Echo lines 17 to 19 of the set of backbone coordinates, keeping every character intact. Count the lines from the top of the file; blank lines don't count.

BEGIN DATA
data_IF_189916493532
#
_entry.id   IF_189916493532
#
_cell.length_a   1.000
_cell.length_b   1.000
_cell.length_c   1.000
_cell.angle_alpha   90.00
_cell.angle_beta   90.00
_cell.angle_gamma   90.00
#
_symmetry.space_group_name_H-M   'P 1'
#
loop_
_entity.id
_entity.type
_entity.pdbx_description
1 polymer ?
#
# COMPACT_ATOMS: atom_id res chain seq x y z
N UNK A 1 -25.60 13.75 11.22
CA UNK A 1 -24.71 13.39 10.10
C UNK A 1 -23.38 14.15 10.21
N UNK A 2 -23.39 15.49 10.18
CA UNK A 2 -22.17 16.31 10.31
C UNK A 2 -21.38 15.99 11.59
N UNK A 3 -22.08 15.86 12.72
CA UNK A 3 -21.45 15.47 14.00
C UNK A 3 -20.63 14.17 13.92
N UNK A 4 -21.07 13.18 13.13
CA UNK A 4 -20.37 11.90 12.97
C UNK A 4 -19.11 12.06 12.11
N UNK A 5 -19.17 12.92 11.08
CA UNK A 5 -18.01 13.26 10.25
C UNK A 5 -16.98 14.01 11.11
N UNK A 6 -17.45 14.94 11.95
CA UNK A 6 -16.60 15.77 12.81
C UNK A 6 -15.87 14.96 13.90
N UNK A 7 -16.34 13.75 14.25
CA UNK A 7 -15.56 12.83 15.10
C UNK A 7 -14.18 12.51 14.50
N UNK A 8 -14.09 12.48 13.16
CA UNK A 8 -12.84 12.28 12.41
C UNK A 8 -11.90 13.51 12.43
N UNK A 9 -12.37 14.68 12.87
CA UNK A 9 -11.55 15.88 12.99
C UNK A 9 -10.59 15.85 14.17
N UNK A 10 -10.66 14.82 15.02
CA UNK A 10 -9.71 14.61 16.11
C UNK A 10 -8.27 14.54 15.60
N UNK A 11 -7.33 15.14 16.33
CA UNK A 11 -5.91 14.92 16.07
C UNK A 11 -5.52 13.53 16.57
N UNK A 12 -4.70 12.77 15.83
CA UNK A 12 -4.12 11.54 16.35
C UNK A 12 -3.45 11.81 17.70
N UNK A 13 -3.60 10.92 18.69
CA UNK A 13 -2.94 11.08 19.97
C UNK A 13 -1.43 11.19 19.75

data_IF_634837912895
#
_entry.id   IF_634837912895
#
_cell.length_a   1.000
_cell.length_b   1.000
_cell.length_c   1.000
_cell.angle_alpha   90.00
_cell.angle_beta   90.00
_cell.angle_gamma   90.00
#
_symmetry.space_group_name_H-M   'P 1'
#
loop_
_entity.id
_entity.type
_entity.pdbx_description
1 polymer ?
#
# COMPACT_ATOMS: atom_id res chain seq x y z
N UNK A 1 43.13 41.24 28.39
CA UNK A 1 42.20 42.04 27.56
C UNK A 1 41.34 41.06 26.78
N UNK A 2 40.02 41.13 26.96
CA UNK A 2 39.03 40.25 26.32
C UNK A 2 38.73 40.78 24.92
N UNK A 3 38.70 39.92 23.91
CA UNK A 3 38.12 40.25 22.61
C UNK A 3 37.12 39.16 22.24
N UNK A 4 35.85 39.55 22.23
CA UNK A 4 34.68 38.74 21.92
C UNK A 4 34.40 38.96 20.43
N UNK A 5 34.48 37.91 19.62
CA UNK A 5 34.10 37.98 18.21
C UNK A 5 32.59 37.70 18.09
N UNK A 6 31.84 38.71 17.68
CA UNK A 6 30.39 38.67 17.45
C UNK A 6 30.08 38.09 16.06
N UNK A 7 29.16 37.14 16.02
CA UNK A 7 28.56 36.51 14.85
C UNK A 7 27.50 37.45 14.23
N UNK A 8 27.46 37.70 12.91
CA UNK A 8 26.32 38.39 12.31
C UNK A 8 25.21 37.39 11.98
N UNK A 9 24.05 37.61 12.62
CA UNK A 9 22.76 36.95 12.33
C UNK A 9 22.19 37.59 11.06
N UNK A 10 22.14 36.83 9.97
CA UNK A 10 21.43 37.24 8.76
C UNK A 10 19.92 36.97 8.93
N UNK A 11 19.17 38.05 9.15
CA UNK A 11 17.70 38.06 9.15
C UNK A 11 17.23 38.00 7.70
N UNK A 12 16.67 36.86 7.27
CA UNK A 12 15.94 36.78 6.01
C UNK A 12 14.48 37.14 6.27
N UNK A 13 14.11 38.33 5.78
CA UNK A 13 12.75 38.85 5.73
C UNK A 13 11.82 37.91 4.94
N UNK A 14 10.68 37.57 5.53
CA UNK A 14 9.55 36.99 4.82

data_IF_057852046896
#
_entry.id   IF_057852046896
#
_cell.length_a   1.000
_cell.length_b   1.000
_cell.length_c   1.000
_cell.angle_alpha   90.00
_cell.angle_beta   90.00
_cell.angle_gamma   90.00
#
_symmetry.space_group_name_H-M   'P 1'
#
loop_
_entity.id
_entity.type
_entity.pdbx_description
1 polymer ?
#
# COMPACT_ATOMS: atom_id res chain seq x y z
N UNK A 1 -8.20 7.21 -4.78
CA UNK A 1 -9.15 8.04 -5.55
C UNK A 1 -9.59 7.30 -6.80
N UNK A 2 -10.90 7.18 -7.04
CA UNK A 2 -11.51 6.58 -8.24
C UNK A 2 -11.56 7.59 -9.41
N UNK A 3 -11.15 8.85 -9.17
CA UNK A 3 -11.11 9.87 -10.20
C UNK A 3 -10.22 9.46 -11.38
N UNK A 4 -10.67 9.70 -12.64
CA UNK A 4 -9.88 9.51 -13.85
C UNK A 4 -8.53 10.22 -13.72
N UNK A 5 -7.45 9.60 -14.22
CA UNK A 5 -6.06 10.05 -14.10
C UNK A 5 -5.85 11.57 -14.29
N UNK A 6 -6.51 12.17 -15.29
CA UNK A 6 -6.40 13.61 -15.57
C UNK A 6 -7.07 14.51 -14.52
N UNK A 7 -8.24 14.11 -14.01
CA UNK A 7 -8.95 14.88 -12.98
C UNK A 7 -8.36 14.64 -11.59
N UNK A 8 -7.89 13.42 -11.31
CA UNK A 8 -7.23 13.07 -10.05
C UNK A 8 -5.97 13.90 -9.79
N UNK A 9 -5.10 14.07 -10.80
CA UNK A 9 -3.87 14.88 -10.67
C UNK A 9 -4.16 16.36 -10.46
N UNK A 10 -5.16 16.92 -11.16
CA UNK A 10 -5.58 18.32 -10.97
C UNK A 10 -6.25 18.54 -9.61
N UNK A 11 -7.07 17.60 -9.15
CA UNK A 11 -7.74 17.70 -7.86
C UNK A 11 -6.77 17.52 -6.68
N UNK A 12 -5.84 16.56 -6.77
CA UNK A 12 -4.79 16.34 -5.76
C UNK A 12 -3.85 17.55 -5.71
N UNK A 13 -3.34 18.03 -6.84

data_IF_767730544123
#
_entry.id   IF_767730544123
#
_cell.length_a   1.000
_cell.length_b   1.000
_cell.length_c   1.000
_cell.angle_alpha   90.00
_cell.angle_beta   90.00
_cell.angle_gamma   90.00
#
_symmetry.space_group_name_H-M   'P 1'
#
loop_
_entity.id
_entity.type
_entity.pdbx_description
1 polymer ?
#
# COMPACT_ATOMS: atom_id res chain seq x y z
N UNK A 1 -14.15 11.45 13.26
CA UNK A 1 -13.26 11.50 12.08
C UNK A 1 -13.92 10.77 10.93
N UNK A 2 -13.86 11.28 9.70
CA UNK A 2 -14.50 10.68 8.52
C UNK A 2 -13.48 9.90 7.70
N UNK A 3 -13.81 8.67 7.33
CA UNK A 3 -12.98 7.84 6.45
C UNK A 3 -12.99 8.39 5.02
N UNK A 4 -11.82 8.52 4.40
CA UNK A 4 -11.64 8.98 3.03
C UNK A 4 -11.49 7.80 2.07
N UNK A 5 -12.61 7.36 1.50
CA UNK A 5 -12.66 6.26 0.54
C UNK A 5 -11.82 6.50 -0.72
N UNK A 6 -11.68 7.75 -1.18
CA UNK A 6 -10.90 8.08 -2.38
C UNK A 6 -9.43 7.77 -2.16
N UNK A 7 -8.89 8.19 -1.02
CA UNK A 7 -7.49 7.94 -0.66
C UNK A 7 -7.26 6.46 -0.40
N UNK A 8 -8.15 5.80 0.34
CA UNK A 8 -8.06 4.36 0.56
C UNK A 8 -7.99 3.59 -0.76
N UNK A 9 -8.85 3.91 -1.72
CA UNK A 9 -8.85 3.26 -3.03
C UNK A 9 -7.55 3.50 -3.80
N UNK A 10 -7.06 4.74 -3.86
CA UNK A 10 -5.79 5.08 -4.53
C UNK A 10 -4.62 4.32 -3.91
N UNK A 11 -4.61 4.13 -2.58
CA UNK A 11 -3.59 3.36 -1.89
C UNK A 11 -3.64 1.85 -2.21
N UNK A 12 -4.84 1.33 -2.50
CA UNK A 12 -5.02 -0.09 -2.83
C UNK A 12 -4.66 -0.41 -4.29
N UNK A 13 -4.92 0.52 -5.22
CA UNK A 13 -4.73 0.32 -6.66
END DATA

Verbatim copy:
_entity.pdbx_description
1 polymer ?
#